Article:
The Best Wine Pairings For Pumpkin Pasta Sauce, According To A Sommelier

If autumn weather has you craving your favorite fall recipes, you're in good company. When the leaves change colors, and the sweaters come out, how are we supposed to not daydream about a delicious pumpkin pasta sauce and a nice glass of wine? In pursuit of our fall fantasy, we asked Catherine Fallis, Master Sommelier at Bright Cellars, what she thought would be the perfect wine pairing for the job.

"Pumpkin pasta sauce is rich and creamy, often with a soft herb such as sage or fall spices such as cinnamon," Fallis said. "A lighter red, without super-ripe fruit and oak, and with fresh, natural acidity for balance is the way to go. Italian reds such as Barbera, Valpolicella, or Nero d'Avola are nice choices." There you have it: The heart-warming flavors of pumpkin are big enough to warrant reaching for the red wine aisle while being mellow enough not to require the boldest wine available.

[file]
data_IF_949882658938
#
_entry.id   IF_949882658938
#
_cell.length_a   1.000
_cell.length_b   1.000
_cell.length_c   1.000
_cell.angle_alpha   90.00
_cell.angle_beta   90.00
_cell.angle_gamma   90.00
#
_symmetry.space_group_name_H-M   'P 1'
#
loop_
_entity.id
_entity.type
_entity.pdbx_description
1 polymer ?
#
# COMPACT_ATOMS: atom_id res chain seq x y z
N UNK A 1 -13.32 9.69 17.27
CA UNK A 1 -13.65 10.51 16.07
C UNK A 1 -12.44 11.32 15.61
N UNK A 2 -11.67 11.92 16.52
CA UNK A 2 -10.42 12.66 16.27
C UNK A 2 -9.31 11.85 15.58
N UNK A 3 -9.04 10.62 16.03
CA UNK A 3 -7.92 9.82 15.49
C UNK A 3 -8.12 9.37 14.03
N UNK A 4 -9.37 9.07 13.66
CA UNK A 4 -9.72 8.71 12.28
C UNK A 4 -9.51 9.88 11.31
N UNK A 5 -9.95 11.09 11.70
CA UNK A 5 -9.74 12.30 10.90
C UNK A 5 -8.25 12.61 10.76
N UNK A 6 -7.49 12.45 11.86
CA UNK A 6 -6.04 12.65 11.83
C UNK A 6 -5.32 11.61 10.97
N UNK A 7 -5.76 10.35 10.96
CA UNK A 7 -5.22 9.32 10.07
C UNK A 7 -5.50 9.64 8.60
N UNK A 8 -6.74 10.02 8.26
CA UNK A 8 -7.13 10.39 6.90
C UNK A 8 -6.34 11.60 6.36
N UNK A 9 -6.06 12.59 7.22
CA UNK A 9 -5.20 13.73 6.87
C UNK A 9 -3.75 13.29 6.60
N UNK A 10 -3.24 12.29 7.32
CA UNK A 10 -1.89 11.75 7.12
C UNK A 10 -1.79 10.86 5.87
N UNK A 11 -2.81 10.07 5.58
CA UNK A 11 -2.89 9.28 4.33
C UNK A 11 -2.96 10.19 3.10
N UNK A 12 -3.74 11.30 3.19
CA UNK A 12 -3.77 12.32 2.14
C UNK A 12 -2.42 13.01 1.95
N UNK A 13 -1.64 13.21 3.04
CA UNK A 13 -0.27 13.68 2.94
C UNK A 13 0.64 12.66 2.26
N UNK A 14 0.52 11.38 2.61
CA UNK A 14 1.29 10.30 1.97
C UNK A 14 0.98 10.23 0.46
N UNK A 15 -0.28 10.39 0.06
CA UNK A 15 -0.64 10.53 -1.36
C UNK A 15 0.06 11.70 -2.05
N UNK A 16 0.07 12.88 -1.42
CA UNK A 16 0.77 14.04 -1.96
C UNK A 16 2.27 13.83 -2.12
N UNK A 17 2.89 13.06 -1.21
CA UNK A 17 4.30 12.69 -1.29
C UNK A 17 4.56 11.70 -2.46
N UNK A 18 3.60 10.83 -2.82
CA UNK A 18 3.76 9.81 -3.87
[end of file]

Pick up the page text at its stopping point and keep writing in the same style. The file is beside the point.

Tips and tricks for wine pairing

The easiest way to understand wine pairing is to think about balance and matching intensity. If you have a hearty piece of steak in front of you, pairing that with something light and fruity is going to throw the whole thing off. The flavor profiles don't match, and neither does the intensity. Something as bold as steak is going to blend better with a big, bold red. The flavors of the wine won't get drowned out by the flavors of the steak, and vice versa.

If you're enjoying a fruit salad or a filet of fish, you're likely not going to experience them as bold and powerful. The flavors are lighter, and the wine should follow suit. If you paired a cabernet sauvignon with a piece of grilled fish drizzled with lemon juice, they would start competing with each other instead of complementing each other.

The pumpkin pasta sauce is somewhere in the middle because it's rich and creamy while still having a fruity brightness. There isn't a hard set rule over how to determine how bold a dish is, which makes wine pairing difficult if you're just starting off. The more you pay attention to what you're eating and drinking, the easier it will become to notice when something works and why. Practice makes perfect.